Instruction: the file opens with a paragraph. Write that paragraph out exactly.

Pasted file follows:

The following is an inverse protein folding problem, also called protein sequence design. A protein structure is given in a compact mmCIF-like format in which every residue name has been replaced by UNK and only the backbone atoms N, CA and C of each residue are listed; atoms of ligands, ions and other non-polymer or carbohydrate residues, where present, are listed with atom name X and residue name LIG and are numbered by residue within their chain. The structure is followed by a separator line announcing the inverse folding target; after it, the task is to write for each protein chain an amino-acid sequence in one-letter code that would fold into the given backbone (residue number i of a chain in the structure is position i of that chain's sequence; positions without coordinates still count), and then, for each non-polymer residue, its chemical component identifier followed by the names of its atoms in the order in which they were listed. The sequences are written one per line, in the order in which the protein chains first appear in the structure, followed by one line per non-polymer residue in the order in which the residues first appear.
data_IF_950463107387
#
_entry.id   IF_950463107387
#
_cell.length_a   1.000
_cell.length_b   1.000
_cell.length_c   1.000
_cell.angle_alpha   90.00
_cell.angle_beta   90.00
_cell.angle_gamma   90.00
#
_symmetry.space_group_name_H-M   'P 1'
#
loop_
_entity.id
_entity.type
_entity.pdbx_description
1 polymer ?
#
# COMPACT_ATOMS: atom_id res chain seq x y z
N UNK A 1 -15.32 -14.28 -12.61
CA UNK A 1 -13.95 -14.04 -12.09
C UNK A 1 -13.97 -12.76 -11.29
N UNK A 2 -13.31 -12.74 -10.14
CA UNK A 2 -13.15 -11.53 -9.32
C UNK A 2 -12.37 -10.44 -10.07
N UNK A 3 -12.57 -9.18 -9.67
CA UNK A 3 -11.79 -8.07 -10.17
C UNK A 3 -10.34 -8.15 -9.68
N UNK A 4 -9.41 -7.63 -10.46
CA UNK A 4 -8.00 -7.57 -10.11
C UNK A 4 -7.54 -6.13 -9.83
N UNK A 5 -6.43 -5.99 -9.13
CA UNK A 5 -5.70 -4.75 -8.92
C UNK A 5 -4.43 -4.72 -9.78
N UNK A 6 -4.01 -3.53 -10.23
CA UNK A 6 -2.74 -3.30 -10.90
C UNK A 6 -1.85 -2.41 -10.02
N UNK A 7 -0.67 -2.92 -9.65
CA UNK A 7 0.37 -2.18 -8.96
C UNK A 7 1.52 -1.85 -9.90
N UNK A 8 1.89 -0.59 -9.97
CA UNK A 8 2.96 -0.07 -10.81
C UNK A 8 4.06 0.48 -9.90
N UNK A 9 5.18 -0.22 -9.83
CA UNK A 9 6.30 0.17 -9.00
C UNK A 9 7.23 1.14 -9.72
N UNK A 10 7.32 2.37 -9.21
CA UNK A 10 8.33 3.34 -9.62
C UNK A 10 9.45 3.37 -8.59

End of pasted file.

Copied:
The following is an inverse protein folding problem, also called protein sequence design. A protein structure is given in a compact mmCIF-like format in which every residue name has been replaced by UNK and only the backbone atoms N, CA and C of each residue are listed; atoms of ligands, ions and other non-polymer or carbohydrate residues, where present, are listed with atom name X and residue name LIG and are numbered by residue within their chain. The structure is followed by a separator line announcing the inverse folding target; after it, the task is to write for each protein chain an amino-acid sequence in one-letter code that would fold into the given backbone (residue number i of a chain in the structure is position i of that chain's sequence; positions without coordinates still count), and then, for each non-polymer residue, its chemical component identifier followed by the names of its atoms in the order in which they were listed. The sequences are written one per line, in the order in which the protein chains first appear in the structure, followed by one line per non-polymer residue in the order in which the residues first appear.